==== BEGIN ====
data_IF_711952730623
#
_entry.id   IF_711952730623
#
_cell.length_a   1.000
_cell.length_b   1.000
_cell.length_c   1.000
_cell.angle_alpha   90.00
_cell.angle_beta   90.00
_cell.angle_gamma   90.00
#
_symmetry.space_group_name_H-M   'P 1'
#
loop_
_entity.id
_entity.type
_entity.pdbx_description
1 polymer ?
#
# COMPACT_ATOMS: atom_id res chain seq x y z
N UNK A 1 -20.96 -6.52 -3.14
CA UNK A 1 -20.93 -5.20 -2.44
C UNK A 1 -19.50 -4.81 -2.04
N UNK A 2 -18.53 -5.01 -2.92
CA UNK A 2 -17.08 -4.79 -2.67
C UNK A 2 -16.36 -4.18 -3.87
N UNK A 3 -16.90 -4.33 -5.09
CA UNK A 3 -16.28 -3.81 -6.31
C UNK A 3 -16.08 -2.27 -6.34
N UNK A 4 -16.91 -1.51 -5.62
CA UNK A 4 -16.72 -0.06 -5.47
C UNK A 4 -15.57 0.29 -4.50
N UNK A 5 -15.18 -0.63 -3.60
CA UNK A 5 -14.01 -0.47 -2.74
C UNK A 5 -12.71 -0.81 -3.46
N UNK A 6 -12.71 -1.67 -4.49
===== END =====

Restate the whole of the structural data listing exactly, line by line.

data_IF_711952730623
#
_entry.id   IF_711952730623
#
_cell.length_a   1.000
_cell.length_b   1.000
_cell.length_c   1.000
_cell.angle_alpha   90.00
_cell.angle_beta   90.00
_cell.angle_gamma   90.00
#
_symmetry.space_group_name_H-M   'P 1'
#
loop_
_entity.id
_entity.type
_entity.pdbx_description
1 polymer ?
#
# COMPACT_ATOMS: atom_id res chain seq x y z
N UNK A 1 -20.96 -6.52 -3.14
CA UNK A 1 -20.93 -5.20 -2.44
C UNK A 1 -19.50 -4.81 -2.04
N UNK A 2 -18.53 -5.01 -2.92
CA UNK A 2 -17.08 -4.79 -2.67
C UNK A 2 -16.36 -4.18 -3.87
N UNK A 3 -16.90 -4.33 -5.09
CA UNK A 3 -16.28 -3.81 -6.31
C UNK A 3 -16.08 -2.27 -6.34
N UNK A 4 -16.91 -1.51 -5.62
CA UNK A 4 -16.72 -0.06 -5.47
C UNK A 4 -15.57 0.29 -4.50
N UNK A 5 -15.18 -0.63 -3.60
CA UNK A 5 -14.01 -0.47 -2.74
C UNK A 5 -12.71 -0.81 -3.46
N UNK A 6 -12.71 -1.67 -4.49